The starting point for any quality-based business-valuation assignment requires two things:
- The Initial Discussion, followed by
- The Engagement Letter
The Engagement Letter defines the assignment in enough detail to serve both appraiser and client….before, during and after the engagement. It is the Engagement Letter that outlines the work to be performed – by both parties. The Engagement Letter acts as a legal document, should disputes arise. Further, the engagement letter is a project management tool, used to remind client and appraiser of the solution, or deliverable, especially if either party veers off task.
Our engagement details are often revealed by listening to our clients.
I have learned that it is best to first ask three questions, and then listen: intently and patiently. The Elements of the engagement will generally always proceed from asking the following three questions.
- Why do you require this valuation, and, who has advised you to have a business valuation completed?
- What precise legal interest needs to be valued?
- What deliverable do you seek from this engagement?
ELEMENTS OF THE BV ENGAGEMENT LETTER
- The Purpose and Objective of the Engagement.
Inadequate specification of the valuation assignment often results in misdirected efforts and invalid conclusions.[i]
The Purpose defines the engagement in plain language.
MK Example: “The overall objective of this engagement is to determine the “fair value”, for US GAAP Financial Reporting purposes, of the following intangible assets of Company as of a contemporaneous 2016 valuation date as required by ASC 805, Business Combinations. This valuation will include an assessment of the fair value of the acquired assets, and where necessary an estimate of the economic useful lives of these intangible assets for financial reporting purposes only, as required by ASC 805, Business Combinations and ASC 820 Fair Value Measurements and Disclosures.”
- Intended Use and Intended Users.
Business valuations are provided to solve a distinct problem and to answer a specific question. These solutions are provided under unique circumstances. A quality appraiser will always carefully define the Intended Use and Intended Users of our reports. This protects you and it protects us, lest our reports end up in the hands of an audience who might misrepresent or abuse them. Multi-use valuations are examples where Intended Use and Users must be defined, e.g. tax-compliance FMV valuation, and a financial-reporting report. (MK Appraisal Group does not provide dual-standard valuations under single reports). You may wish to provide our valuations to potential investors, which – unless our efforts and our conclusions are specifically intended for those users – could undermine the integrity of the valuation opinion in your possession.
- Source of Work Effort.
Many appraisal firms will utilize out-sourced, even off-shored, personnel to complete certain tasks of valuations. Most credentialing agencies require that these appraisers include the names of persons who have assisted them. I recommend that you ask that this be provided. As well, some appraisal firms will utilize business-valuation software in the completion of a significant portion of their engagements, especially when they lack bona-fide valuation experience and acumen.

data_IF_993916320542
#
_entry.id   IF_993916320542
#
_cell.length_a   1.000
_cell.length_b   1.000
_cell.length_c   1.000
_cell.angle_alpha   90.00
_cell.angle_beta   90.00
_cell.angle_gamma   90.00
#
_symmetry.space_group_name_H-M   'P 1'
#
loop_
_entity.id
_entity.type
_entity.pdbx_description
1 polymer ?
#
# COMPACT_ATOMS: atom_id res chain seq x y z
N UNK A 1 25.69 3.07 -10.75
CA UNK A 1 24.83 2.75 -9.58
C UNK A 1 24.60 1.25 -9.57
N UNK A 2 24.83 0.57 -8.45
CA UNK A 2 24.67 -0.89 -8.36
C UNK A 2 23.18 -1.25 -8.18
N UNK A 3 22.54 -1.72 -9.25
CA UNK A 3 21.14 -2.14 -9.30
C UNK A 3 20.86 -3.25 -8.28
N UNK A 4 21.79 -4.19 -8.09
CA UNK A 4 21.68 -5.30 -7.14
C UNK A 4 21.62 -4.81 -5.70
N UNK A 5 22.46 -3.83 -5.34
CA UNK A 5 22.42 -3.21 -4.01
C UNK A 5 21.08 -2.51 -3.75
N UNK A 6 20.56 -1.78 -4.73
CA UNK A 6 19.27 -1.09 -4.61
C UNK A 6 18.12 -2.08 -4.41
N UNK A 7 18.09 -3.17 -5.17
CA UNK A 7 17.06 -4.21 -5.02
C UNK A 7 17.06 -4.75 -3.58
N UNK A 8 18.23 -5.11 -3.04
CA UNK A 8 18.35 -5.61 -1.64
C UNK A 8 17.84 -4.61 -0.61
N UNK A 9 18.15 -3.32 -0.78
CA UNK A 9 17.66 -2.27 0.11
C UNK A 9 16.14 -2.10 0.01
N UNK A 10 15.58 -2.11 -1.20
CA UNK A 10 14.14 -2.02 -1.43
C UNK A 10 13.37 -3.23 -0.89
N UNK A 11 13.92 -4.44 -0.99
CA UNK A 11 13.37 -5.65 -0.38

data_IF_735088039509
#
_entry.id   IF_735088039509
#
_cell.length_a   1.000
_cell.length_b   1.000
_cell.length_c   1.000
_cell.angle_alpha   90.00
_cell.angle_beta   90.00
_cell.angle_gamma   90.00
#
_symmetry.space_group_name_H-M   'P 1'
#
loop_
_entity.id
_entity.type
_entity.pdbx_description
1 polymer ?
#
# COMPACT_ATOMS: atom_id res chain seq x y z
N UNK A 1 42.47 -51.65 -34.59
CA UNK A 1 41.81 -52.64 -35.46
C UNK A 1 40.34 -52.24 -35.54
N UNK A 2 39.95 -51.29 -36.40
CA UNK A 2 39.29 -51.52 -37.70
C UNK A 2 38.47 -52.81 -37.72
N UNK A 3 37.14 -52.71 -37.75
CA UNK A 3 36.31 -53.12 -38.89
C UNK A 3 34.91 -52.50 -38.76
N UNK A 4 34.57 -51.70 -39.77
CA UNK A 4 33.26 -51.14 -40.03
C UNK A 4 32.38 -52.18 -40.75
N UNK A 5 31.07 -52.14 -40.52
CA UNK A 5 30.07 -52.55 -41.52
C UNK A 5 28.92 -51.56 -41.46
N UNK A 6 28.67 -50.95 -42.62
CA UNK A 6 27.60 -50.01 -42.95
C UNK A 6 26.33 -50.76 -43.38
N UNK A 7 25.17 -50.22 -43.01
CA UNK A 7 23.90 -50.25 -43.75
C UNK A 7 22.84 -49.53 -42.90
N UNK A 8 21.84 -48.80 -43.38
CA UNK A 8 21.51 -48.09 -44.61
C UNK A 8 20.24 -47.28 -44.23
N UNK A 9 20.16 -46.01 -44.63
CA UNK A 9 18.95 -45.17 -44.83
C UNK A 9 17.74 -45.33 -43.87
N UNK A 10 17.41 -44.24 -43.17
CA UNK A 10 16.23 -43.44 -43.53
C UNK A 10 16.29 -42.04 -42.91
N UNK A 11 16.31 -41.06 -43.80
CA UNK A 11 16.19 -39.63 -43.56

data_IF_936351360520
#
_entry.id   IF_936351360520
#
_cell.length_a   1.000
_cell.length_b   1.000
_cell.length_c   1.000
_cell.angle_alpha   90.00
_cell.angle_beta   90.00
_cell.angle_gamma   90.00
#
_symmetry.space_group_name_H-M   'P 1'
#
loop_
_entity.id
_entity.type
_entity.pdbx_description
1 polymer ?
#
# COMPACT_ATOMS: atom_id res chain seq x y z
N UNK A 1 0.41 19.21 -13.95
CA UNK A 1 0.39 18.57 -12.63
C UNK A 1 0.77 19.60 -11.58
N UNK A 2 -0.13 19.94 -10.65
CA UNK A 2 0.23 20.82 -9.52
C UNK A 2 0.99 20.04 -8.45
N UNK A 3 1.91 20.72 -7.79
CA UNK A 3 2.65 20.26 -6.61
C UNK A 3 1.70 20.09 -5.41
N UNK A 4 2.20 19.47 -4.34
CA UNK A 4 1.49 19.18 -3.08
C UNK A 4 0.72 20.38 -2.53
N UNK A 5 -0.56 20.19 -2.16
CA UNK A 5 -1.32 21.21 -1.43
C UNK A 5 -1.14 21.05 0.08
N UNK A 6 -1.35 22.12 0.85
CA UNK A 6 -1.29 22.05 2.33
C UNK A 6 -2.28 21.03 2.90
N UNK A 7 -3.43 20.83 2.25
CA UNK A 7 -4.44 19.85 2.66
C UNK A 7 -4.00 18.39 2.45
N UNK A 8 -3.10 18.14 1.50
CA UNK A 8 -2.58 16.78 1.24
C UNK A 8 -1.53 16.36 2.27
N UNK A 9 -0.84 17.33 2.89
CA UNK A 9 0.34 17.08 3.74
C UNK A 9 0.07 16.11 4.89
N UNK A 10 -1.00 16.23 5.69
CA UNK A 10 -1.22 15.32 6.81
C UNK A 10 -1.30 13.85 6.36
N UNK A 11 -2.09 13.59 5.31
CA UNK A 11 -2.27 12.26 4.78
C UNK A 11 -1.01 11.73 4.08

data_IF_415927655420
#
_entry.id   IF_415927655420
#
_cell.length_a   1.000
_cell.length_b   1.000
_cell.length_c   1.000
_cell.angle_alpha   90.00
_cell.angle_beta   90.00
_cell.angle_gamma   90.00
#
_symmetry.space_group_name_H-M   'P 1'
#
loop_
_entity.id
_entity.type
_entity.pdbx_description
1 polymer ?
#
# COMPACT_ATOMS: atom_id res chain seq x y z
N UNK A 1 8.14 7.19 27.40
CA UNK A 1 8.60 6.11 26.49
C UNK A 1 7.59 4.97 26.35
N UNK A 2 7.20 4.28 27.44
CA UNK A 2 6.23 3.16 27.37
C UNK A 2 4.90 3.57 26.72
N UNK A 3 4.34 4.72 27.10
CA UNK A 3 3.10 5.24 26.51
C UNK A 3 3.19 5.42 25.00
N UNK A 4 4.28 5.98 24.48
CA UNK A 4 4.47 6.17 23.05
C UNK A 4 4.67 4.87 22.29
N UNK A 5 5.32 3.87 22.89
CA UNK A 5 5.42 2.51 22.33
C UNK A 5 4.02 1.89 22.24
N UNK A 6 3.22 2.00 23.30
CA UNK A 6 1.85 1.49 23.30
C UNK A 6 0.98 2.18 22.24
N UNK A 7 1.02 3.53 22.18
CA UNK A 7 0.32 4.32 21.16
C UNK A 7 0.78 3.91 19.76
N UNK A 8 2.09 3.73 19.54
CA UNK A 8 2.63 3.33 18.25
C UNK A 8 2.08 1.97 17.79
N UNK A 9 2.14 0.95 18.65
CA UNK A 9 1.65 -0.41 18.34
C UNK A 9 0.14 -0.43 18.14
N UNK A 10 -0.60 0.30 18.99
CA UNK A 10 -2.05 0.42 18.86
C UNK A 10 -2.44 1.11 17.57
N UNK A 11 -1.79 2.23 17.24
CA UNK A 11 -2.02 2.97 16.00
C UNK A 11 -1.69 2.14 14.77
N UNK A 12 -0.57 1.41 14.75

MK Appraisal Group does not offshore any portion of its valuation engagements nor utilize business-valuation software.
- Defining the Valuation-Engagement (Details Below)
- Names of Client (legal name and address) and names of recipients of the deliverable.
- Description of the Legal Interest(s) being Appraised.
- Valuation Dates (Contemporaneous, Retrospective or a mix of both).
- Valuation Standard.
- “Premise of Value”.
- Description of Ownership Characteristics.
- Form and Extent of Report.
- Special Requirements.
- To-be-Determined Elements (Valuation Dates are often uncertain at the outset).
5. Fee Arrangement & Appraiser Independence.
The fee may be a fixed-fee or a range of fees. Rarely will appraisers arrange to be compensated by the hour, except in litigation support situations. If expert testimony in litigation is required, our fees must be set in a manner that is independent of the outcome. In my valuations, I will never make my fee arrangments contingent on the outcome or results of my reports; such arrangements undermine independence. For example, business-brokers often provide highly simplified valuations in connection with their agreement to buy or sell businesses; but these professionals are generally always compensated with a portion of the transaction proceeds, making these valuations clearly conflicted. Financial institutions or individuals that have invested in your company should never provide business-valuation services where independence is required, regardless of their claims of “Chinese Walls”.
6. Contingent or Limiting Conditions, Confidentiality & Indemnification.
Appraisers must limit our efforts to the specific tasks required. For example, I will not provide litigation support if a valuation report makes its way into that arena unless properly retained and adequately compensated. I will require additional compensation if your auditor burdens me excessively during their review, and then ‘only’ if I agree to be burdened (audit reviews can quickly grow unwieldy – and will sometimes exceed my fee for the valuation).
We can use this section to define the levels of confidentiality in the engagement, which limits my sharing of sensitive information. I will also use this section to define my intellectual property rights, related to my valuation models. Also included here are other legal protections such as indemnification clauses and cancellation requirements.
DEFINING THE VALUATION ENGAGEMENT
The Client – Who is Retaining Me?: The names and titles of the client is important, especially in situations where a litigation support is sought (note: most appraisers will prefer to be retained by the clients’ attorney, not the client). Other times, I will be retained by a trustee, or a board-of-directors, perhaps by the single owner of the enterprise, or by the CFO or Controller of a public-company. This is an important detail because it clearly defines to whom I am engaged, and to whom I report. My relationship to other parties involved must be made clear in the engagement letter. This can be particularly important in a complex valuation assignment.